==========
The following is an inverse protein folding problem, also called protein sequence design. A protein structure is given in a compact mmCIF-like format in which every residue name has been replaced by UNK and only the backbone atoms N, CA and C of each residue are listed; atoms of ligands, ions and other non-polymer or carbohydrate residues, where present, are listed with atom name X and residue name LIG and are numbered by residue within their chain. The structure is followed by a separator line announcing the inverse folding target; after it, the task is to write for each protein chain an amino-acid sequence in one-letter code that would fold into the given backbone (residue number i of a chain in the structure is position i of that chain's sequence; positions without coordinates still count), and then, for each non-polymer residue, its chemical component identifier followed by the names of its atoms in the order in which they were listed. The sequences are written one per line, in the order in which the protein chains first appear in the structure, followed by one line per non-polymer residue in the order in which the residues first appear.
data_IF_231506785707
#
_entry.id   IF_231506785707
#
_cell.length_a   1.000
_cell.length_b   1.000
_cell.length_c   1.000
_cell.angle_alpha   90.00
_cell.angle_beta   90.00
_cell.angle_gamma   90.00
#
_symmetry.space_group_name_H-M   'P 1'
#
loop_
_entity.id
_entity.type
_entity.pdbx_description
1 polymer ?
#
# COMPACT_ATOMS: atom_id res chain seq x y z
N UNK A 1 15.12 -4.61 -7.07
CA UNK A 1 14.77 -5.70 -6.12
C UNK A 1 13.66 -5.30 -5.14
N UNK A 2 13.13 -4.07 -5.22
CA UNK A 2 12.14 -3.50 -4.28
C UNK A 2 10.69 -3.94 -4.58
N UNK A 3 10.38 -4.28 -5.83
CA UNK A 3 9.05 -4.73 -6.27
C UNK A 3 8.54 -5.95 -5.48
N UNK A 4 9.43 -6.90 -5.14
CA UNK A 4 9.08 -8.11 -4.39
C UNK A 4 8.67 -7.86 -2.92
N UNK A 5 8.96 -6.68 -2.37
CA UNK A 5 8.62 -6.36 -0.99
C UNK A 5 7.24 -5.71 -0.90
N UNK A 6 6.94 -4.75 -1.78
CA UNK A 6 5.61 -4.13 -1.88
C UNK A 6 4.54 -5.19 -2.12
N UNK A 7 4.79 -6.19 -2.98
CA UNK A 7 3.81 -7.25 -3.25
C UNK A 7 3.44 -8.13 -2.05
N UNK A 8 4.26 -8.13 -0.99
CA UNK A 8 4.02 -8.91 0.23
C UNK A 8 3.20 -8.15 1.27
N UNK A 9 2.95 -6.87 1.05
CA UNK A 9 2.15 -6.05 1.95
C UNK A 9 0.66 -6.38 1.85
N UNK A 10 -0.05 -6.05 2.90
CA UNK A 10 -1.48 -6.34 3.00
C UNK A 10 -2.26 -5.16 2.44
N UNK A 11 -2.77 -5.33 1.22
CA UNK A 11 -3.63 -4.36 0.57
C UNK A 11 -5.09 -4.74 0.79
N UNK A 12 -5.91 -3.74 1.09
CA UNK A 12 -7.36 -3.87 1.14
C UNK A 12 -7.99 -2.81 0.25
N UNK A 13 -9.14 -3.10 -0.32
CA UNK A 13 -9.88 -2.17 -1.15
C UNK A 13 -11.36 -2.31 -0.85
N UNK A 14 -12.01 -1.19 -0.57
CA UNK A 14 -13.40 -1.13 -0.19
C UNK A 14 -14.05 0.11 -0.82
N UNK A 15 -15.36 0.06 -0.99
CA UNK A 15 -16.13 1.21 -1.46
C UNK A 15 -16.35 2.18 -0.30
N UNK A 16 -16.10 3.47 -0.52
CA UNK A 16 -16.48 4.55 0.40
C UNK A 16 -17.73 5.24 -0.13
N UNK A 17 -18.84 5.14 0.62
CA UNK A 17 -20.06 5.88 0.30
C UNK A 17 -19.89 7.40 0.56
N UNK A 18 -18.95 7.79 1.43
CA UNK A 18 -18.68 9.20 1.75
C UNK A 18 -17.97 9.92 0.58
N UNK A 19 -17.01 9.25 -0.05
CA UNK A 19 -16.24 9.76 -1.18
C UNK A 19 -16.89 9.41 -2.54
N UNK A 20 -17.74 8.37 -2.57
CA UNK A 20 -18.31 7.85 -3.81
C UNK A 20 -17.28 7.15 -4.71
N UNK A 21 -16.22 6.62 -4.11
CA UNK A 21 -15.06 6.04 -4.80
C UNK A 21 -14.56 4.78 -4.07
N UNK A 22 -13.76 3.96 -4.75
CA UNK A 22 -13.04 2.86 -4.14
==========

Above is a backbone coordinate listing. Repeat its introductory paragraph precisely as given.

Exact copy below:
The following is an inverse protein folding problem, also called protein sequence design. A protein structure is given in a compact mmCIF-like format in which every residue name has been replaced by UNK and only the backbone atoms N, CA and C of each residue are listed; atoms of ligands, ions and other non-polymer or carbohydrate residues, where present, are listed with atom name X and residue name LIG and are numbered by residue within their chain. The structure is followed by a separator line announcing the inverse folding target; after it, the task is to write for each protein chain an amino-acid sequence in one-letter code that would fold into the given backbone (residue number i of a chain in the structure is position i of that chain's sequence; positions without coordinates still count), and then, for each non-polymer residue, its chemical component identifier followed by the names of its atoms in the order in which they were listed. The sequences are written one per line, in the order in which the protein chains first appear in the structure, followed by one line per non-polymer residue in the order in which the residues first appear.